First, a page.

The Oxford English Dictionary tells us that in Middle English ‘nice’ was used to describe something in the sense of ‘stupid’. The Latin word for nice, nescius, actually best translates to ‘ignorant.’ As it gained traction it began to be associated with ‘coy’ then ‘fastidious’ which worked together to give it the meaning of ‘fine’ or ‘subtle.’
This is why I love words! The fluidity, flexibility, and nuance that saturates each one reminds us that what we say matters.
But what we say is only half of the battle, how we say it is what completes the picture. A word’s definition is the stated and written meaning of a word (what we find in a dictionary) and its connotation is the lived and culturally assigned meaning of a word.
Take the word ‘consequence.’ How does this word make you feel? What type of scenario best complements this word? Most often we think of consequence holding a more negative connotation. When in reality its definition simply states that it is the effect, result, or outcome of something else which, according to that could be both positive or negative outcomes. Yet in society, we deem consequences as the aftermath of a mistake.
With words taking on so many different meanings, it makes it even more important that the words you use to describe your business be ones that embody the full breadth and beauty that your company offers.
Practice of Storytelling
Armed with your knowledge of words and their meaning, it is now time to use them to craft your business story. What is the story of your brand? How did you begin your business? In what ways does your business add to the market landscape?
Stories are the heart of content marketing. People use stories as a device to connect, collaborate, and share with others—they bring people together. Use your values and your keywords to generate a story for your audience, invite your audience into your world, give them access to your brand. A story is more powerful than you might think.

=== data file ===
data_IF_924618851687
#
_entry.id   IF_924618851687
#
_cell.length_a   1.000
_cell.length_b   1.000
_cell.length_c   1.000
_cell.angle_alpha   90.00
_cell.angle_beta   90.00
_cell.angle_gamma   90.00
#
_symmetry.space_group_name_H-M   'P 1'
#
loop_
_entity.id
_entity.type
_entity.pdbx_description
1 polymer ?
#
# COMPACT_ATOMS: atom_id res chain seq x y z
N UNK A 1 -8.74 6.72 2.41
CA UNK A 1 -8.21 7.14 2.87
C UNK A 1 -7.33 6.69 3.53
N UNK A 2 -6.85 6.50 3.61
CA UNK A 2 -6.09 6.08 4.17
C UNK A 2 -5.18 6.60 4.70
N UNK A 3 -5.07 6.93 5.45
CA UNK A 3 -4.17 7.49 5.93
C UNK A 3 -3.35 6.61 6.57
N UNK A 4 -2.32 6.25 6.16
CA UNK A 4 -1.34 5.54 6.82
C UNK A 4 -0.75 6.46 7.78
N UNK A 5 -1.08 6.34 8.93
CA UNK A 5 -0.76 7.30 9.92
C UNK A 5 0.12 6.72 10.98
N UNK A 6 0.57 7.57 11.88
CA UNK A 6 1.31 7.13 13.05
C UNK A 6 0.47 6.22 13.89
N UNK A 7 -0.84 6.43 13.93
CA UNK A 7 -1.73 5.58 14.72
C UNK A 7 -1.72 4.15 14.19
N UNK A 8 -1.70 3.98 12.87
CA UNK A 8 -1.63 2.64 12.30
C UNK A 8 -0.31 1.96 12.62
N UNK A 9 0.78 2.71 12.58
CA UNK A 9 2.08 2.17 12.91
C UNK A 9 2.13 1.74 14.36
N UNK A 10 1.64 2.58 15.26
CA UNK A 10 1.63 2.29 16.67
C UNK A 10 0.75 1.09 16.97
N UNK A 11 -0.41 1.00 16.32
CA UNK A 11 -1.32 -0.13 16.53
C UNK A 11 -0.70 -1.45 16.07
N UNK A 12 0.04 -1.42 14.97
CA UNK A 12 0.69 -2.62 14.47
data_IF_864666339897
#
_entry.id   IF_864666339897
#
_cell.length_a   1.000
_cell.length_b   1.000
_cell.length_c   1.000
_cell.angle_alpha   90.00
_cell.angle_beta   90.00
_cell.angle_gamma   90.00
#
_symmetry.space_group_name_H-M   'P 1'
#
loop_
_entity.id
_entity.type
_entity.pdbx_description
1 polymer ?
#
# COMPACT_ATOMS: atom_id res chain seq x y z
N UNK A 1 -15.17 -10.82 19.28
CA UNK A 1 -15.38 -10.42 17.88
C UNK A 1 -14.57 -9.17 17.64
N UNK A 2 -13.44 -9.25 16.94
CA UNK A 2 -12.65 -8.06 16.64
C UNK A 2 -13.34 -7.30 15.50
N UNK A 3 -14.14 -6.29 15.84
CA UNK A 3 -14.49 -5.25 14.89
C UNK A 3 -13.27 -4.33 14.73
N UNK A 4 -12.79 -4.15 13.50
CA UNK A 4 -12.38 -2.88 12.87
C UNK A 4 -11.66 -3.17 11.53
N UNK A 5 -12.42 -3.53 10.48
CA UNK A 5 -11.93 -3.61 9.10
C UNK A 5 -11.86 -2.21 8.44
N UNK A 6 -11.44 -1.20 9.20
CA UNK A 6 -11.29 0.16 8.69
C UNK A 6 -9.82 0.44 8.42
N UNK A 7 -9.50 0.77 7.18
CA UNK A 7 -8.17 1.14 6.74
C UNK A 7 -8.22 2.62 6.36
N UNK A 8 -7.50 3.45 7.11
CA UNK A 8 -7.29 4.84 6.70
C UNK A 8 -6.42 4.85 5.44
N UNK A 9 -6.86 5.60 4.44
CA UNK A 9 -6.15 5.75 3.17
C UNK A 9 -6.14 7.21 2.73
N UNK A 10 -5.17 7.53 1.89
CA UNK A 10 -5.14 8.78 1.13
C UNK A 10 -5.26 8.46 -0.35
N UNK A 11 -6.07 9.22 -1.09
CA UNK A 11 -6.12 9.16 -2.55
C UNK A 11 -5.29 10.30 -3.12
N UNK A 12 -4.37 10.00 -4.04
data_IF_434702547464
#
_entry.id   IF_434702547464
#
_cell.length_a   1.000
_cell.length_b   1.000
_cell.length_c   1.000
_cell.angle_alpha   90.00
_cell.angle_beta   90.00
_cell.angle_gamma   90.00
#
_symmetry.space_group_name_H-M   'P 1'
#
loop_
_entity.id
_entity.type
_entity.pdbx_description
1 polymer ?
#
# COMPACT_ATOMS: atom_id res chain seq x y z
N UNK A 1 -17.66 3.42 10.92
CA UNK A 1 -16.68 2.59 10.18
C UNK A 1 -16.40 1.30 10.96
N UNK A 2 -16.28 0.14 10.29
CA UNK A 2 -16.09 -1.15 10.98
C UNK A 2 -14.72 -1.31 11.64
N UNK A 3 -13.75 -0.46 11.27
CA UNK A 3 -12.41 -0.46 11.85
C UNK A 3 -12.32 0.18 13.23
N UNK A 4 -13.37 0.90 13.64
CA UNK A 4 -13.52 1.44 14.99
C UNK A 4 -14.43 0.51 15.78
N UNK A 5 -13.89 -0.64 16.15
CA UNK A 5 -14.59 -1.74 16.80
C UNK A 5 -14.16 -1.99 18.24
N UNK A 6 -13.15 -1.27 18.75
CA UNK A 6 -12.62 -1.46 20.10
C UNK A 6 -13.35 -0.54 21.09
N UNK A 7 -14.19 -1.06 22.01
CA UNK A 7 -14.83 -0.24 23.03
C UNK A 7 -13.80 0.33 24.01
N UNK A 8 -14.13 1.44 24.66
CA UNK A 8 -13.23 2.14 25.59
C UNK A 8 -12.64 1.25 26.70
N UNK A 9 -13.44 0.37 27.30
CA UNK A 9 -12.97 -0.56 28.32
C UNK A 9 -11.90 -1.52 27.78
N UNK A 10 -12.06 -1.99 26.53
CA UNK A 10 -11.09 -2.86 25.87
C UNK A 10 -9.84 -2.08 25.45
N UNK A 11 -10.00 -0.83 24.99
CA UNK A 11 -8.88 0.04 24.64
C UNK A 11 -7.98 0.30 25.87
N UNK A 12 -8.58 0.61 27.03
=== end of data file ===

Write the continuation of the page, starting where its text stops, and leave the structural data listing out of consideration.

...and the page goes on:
Your brand’s story should be communicated across every platform you use. I challenge you to create about 5 versions of your brand story to share in different mediums. Use the long-form one for the About Page on your website, write a more concise one to accompany a lovely Instagram photo, Tweet a short statement to let your followers know who you are. Make your story memorable by the way you present it.
Curating a brand voice is no small feat and one that will be constantly evolving and refining as your business presence grows. As you continue in this journey, I’d like to ask you to think through a few key questions for establishing your voice.
What are some brands you admire?
Why are you drawn to them, what are they doing right?
How can you learn from your peers?
Every artist has their muse, who is yours? Use the inspiration you find from others and incorporate that in your own unique way. There is a wealth of information out there, seek out the brands you connect most with and learn!
Above all it is important to remember: authenticity is key. Your audience wants to connect with your business in a genuine way, and offering them that is perhaps one of the most crucial components for your business’s success. People believe when they trust. Use your words and your story to let them find their trust in you.